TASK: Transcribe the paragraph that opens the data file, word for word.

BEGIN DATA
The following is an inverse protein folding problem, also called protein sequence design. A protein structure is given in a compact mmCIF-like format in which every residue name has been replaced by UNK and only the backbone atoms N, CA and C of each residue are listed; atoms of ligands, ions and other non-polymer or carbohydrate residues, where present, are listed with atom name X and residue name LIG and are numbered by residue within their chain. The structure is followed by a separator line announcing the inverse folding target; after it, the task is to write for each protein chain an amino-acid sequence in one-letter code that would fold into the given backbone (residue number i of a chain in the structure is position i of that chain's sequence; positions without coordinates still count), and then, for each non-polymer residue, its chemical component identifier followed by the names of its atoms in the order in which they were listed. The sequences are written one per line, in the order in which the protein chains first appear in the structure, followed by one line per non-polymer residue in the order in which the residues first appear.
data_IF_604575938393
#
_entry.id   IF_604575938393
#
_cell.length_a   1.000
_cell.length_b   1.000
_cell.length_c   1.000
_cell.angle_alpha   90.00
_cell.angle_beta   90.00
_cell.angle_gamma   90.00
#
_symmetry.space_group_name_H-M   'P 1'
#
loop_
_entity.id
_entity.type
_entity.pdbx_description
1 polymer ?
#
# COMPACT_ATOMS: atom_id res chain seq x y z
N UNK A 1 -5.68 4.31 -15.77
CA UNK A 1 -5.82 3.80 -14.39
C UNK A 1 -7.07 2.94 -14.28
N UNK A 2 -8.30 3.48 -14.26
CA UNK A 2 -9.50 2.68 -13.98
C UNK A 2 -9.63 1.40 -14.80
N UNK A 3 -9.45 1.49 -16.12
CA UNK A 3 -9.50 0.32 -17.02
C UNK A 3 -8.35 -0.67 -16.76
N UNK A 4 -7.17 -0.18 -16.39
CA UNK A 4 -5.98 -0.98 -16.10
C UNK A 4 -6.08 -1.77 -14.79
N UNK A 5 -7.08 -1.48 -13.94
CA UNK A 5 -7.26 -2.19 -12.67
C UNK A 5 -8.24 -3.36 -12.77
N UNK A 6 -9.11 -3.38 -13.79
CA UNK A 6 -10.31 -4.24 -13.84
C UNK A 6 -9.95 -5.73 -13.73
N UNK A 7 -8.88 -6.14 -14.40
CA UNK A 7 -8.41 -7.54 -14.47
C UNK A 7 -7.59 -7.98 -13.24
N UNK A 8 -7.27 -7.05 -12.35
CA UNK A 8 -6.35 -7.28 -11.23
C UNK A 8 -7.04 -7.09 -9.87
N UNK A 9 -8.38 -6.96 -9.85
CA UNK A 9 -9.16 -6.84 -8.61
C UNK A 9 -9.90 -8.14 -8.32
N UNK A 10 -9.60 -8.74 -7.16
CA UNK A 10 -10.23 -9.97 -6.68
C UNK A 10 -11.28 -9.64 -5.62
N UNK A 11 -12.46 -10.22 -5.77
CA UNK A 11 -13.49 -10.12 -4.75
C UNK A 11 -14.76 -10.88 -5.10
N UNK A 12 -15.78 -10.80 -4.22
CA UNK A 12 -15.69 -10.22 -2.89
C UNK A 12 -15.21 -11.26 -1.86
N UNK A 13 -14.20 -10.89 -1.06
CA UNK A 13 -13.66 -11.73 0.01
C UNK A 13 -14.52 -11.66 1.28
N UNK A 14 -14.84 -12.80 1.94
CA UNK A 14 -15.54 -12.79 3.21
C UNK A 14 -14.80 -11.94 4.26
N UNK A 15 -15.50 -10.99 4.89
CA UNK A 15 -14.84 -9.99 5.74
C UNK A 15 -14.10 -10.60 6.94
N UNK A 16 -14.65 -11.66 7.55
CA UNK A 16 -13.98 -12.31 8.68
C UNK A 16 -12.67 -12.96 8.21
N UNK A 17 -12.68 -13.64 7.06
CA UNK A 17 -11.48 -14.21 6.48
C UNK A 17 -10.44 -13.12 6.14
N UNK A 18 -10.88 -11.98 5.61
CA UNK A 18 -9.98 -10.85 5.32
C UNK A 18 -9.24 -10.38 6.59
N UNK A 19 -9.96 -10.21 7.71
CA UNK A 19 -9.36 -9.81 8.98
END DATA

The following is an inverse protein folding problem, also called protein sequence design. A protein structure is given in a compact mmCIF-like format in which every residue name has been replaced by UNK and only the backbone atoms N, CA and C of each residue are listed; atoms of ligands, ions and other non-polymer or carbohydrate residues, where present, are listed with atom name X and residue name LIG and are numbered by residue within their chain. The structure is followed by a separator line announcing the inverse folding target; after it, the task is to write for each protein chain an amino-acid sequence in one-letter code that would fold into the given backbone (residue number i of a chain in the structure is position i of that chain's sequence; positions without coordinates still count), and then, for each non-polymer residue, its chemical component identifier followed by the names of its atoms in the order in which they were listed. The sequences are written one per line, in the order in which the protein chains first appear in the structure, followed by one line per non-polymer residue in the order in which the residues first appear.